PiE wins big
Pioneers in Engineering (PiE) is a Berkeley student group that runs a mentorship program to engage teenagers in science and technology. April was a busy month for PiE. They won $25,000 in a national competition sponsored by Ford and Zipcar. Then, only days after an event held on campus to celebrate that big win, PiE held a competition of their own—they hosted a robotics challenge game for two dozen high school teams.
Founded in 2008, PiE was conceived by a group of Berkeley students who wanted to make STEM education more engaging and interactive. They came up with the idea of training mentors to teach Bay Area high school students how to build robots. “It started with 10 volunteers meeting in someone’s dorm room,” says Samuel Fung, second-year mechanical engineering student and PiE’s instructional support lead. “They were trying to do outreach to 12 local schools.”
It turns out that the founders were right—everybody loves building robots. Robotics projects combine multiple technical disciplines, such as mechanical and electrical engineering as well as computer science. The projects also teach other valuable skills like teamwork, leadership and project management. In only five years, PiE has grown to more than 150 members and 24 partnerships with high schools.
Inside PiE’s office, which is tucked away in the northern corner of O’Brien Hall, students solder circuit boards and fabricate parts. Strewn about are various projects in different phases of construction: a robot that can catapult a tennis ball, a sophisticated goal-tracking system and a series of microcontrollers tacked down on cardboard for testing.
The success of the organization can be attributed to a double-barrelled approach. First, building robot parts and kits gives Berkeley students the opportunity to practice technical skills. Second, PiE staff also recruit and train other Berkeley students, including non-engineers, to become mentors. No robotic experience of any kind is required. “Sometimes the best mentors aren’t necessarily the most knowledgeable,” says Fung. “We teach them how to build the kit, to put all of the wires together in the kit and even a little bit on how to program the robot, so the mentors are able to have a complete driving robot in the first four weeks.”
Last fall, PiE entered “Students with Drive,” a national competition sponsored by Ford and Zipcar. PiE won $5,500 in Zipcar credits, a resource they immediately put to work shuttling mentors back and forth to local schools. The win also put them in the running for a $25,000 grand prize consisting of $5,000 additional Zipcar credits, $10,000 to buy materials and supplies for the robot kits and another $10,000 for Berkeley Engineering’s annual fund.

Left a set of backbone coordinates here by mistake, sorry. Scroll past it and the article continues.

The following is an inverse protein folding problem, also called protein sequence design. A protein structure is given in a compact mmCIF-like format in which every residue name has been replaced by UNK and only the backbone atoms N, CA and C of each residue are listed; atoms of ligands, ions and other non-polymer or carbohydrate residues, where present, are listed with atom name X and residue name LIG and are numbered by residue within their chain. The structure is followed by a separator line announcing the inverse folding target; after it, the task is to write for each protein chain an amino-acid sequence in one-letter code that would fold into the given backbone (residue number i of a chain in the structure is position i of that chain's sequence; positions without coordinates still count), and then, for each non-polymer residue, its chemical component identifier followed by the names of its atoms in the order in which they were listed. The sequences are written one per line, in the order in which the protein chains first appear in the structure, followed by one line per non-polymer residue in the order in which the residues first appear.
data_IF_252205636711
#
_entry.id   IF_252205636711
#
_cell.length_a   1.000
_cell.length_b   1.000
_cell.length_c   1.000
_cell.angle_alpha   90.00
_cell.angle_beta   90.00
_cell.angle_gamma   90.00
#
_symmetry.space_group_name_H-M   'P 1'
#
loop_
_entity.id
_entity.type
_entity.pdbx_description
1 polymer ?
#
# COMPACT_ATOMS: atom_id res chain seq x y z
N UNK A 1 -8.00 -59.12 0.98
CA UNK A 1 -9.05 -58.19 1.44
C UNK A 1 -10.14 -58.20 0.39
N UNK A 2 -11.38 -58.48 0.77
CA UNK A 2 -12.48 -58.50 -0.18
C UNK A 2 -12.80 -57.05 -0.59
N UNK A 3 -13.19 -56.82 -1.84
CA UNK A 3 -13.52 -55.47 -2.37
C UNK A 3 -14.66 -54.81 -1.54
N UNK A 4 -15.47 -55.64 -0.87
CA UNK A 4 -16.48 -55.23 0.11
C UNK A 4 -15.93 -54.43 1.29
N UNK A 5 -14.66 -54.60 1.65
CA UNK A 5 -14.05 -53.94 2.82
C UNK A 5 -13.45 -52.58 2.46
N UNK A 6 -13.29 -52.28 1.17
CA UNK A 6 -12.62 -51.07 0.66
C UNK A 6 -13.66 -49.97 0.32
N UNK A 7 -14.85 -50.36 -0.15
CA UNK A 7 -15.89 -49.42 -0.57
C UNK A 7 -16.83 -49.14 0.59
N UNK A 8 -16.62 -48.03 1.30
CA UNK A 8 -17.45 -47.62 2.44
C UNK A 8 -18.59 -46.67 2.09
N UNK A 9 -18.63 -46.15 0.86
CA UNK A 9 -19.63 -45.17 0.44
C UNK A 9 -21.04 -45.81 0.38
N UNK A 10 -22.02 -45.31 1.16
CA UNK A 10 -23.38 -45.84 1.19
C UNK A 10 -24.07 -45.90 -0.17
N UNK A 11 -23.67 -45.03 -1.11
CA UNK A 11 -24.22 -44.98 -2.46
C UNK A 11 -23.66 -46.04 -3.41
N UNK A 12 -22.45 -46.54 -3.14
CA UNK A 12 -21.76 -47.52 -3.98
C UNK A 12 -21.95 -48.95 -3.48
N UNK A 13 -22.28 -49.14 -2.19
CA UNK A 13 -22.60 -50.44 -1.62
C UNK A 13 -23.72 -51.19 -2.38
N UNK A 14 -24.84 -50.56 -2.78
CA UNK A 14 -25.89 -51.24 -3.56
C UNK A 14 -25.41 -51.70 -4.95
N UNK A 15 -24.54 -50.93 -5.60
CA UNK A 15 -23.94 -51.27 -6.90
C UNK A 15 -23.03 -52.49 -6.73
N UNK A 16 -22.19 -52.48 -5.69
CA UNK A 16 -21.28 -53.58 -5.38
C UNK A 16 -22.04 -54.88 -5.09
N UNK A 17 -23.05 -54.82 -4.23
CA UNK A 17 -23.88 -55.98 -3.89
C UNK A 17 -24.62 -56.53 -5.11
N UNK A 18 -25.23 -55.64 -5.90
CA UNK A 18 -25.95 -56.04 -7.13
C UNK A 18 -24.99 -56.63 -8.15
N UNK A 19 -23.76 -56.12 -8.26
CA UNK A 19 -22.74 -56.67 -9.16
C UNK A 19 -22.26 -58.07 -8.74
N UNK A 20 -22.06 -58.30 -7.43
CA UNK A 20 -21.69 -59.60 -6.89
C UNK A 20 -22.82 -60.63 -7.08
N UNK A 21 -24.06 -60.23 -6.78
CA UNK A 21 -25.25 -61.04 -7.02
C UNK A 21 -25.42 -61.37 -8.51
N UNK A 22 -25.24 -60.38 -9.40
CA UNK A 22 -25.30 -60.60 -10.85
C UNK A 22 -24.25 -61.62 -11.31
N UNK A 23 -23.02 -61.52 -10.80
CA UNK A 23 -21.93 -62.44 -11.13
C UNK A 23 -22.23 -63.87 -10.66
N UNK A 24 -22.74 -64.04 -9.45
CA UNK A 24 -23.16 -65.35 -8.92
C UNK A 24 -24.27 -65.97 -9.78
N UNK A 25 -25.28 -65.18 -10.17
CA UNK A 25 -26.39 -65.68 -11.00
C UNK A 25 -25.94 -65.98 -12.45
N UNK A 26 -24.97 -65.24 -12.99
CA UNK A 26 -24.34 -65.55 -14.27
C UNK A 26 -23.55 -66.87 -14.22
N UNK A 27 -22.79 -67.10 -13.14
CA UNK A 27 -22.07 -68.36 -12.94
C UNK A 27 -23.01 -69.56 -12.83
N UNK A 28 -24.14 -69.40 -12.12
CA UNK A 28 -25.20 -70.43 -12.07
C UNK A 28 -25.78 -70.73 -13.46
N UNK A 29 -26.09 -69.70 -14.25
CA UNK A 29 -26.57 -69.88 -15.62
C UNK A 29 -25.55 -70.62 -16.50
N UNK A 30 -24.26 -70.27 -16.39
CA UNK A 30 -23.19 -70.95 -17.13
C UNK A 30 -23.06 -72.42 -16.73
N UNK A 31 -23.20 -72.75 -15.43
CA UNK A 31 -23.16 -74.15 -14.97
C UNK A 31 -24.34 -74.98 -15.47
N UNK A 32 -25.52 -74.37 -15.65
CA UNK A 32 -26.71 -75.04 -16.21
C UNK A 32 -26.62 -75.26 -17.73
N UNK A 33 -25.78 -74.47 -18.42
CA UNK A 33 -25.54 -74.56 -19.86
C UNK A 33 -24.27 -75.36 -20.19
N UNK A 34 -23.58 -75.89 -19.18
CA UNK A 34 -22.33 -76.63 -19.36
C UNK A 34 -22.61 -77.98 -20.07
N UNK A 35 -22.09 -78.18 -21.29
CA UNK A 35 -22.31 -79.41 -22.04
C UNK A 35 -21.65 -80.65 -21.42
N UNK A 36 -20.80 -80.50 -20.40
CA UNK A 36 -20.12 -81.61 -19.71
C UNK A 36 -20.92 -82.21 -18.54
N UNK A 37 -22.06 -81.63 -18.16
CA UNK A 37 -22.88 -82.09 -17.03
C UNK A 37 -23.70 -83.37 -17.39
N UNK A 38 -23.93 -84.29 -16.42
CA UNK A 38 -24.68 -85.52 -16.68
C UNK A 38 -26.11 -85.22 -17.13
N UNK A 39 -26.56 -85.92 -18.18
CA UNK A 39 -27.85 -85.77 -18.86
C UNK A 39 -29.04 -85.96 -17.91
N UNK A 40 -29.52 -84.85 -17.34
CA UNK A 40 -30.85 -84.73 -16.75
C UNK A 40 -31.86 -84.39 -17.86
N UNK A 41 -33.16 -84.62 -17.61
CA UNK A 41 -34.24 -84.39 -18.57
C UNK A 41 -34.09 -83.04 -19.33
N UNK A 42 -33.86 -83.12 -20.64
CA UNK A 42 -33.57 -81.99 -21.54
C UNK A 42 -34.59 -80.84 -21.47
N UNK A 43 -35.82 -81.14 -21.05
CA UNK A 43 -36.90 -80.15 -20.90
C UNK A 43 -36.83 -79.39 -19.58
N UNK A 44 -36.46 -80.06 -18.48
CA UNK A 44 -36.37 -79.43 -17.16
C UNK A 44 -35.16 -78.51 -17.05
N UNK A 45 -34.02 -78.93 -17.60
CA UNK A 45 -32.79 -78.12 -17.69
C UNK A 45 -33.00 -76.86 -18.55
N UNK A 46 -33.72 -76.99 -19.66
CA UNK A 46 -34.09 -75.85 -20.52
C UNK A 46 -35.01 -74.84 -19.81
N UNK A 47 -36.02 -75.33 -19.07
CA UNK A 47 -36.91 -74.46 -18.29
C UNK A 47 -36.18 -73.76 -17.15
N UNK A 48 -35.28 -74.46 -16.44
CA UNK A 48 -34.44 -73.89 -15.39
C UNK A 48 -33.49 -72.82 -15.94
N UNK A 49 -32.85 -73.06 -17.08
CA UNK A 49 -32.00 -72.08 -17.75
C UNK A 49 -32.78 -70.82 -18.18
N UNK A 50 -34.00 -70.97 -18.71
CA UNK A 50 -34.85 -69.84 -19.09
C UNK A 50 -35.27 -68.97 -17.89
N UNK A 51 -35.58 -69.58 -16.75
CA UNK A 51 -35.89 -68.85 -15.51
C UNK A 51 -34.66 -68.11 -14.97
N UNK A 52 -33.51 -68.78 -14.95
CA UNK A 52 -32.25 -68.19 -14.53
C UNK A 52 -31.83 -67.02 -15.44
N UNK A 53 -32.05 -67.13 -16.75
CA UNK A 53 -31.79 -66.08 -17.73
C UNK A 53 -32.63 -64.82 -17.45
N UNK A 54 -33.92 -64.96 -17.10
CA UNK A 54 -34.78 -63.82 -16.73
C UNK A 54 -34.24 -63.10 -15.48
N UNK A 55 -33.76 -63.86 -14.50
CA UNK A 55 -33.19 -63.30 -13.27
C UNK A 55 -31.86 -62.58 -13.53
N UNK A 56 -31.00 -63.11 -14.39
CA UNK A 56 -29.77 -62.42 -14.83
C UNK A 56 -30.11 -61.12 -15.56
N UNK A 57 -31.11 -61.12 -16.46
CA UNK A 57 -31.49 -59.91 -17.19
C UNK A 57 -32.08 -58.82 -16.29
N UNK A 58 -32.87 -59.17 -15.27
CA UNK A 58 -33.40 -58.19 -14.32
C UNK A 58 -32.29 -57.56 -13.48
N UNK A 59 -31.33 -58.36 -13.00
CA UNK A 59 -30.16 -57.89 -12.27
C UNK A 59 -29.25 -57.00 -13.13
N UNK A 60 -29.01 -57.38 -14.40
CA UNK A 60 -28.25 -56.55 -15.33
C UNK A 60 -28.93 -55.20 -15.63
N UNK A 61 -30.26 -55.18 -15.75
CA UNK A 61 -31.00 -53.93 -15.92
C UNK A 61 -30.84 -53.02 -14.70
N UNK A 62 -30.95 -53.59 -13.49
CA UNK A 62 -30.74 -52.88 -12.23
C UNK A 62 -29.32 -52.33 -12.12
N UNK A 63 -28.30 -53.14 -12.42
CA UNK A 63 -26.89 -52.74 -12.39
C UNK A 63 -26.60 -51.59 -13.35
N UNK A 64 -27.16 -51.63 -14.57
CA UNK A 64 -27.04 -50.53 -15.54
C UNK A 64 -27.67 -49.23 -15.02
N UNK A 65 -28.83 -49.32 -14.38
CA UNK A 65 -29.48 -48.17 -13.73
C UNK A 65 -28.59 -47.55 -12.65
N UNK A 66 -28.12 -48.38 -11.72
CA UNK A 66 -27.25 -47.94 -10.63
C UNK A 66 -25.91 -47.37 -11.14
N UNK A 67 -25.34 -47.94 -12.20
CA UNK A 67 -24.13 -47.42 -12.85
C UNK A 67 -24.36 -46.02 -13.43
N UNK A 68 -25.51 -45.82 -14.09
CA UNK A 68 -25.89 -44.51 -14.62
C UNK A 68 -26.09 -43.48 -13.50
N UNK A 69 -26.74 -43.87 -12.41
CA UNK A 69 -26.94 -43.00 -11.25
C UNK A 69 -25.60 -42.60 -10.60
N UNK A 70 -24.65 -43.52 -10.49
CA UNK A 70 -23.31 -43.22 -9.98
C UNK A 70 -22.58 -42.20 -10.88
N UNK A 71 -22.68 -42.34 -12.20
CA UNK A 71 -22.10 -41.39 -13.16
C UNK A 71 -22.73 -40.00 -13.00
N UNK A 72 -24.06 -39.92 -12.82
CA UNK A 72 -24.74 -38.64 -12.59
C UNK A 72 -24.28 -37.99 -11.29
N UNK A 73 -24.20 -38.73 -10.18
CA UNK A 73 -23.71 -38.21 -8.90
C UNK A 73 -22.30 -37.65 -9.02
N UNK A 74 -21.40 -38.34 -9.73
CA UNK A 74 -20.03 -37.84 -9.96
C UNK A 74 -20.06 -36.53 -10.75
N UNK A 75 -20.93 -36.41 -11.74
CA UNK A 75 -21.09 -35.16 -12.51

For the grand prize, PiE competed against other educational and service organizations, many of which have national followings. In order to win, PiE created a compelling YouTube video explaining their work and then mobilized PiE supporters to vote for them in a social media campaign.
The judges at Zipcar said they were impressed by the uniqueness of PiE’s programs and saw that the Zipcar credits PiE won in the fall allowed their members to carry out their mentoring duties. On April 8, Zipcar announced that PiE was this year’s grand prize winner.
“I like that they are a student group that didn’t get their start from a larger umbrella organization,” says Austin Marshburn, Zipcar’s organizer of the “Students with Drive” contest. “It’s pretty cool that it’s a Berkeley-based group that recruits their own members and then goes out and does something special in the community.”
The PiE-centered community was on full display over the weekend of April 27 and 28, when the group held their annual robotics competition at the Lawrence Hall of Science. Oakland Tech and Nea Learning Center, a charter school in Alameda, shared the honor of winning this year.
Despite the demonstration of technical skills over the weekend, PiE’s meta-mission is less tangible.
“The most important thing that we want is for students to become interested in engineering,” Fung says. “They may not have any experience, but they will realize that they can do engineering, they can be creative and they can think of solutions to problems.”